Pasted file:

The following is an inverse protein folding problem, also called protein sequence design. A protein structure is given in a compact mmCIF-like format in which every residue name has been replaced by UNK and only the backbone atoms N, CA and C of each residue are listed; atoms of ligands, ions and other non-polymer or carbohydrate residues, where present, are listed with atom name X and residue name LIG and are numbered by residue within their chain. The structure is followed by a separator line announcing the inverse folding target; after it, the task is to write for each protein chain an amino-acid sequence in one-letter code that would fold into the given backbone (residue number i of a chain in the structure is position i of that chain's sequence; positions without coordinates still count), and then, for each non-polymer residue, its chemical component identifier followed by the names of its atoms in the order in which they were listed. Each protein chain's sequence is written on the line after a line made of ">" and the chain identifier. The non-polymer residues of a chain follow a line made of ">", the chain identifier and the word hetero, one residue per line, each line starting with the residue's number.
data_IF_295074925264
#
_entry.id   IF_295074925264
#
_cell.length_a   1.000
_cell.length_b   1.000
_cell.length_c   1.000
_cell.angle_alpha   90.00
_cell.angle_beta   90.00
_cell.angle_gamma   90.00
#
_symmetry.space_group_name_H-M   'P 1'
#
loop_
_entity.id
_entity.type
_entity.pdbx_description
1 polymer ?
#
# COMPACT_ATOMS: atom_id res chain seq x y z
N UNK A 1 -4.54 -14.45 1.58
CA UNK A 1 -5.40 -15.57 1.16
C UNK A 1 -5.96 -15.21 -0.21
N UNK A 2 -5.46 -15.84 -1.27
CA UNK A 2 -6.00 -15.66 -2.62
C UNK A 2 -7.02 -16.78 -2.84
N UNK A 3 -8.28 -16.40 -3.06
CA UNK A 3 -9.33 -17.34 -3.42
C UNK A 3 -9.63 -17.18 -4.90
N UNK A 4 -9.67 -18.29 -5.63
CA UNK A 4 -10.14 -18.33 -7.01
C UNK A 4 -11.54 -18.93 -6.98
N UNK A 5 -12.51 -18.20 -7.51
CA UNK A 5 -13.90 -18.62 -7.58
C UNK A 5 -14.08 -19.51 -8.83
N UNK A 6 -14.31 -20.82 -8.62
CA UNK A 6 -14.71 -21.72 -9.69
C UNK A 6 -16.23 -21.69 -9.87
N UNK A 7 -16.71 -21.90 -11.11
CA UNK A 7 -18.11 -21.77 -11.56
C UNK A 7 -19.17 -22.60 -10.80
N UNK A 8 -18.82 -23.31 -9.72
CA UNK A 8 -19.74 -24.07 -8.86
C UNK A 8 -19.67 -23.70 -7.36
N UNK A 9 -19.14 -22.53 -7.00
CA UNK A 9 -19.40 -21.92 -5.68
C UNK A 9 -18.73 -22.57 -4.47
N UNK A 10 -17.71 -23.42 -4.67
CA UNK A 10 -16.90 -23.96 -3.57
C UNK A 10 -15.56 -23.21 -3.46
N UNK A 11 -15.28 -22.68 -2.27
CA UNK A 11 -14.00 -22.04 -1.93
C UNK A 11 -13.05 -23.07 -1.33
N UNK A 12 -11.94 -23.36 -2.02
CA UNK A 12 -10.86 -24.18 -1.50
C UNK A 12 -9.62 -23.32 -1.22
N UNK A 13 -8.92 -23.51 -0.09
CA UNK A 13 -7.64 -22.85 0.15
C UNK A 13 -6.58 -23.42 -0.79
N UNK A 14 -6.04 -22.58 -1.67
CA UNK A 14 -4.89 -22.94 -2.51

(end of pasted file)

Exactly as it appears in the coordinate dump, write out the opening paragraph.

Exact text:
The following is an inverse protein folding problem, also called protein sequence design. A protein structure is given in a compact mmCIF-like format in which every residue name has been replaced by UNK and only the backbone atoms N, CA and C of each residue are listed; atoms of ligands, ions and other non-polymer or carbohydrate residues, where present, are listed with atom name X and residue name LIG and are numbered by residue within their chain. The structure is followed by a separator line announcing the inverse folding target; after it, the task is to write for each protein chain an amino-acid sequence in one-letter code that would fold into the given backbone (residue number i of a chain in the structure is position i of that chain's sequence; positions without coordinates still count), and then, for each non-polymer residue, its chemical component identifier followed by the names of its atoms in the order in which they were listed. Each protein chain's sequence is written on the line after a line made of ">" and the chain identifier. The non-polymer residues of a chain follow a line made of ">", the chain identifier and the word hetero, one residue per line, each line starting with the residue's number.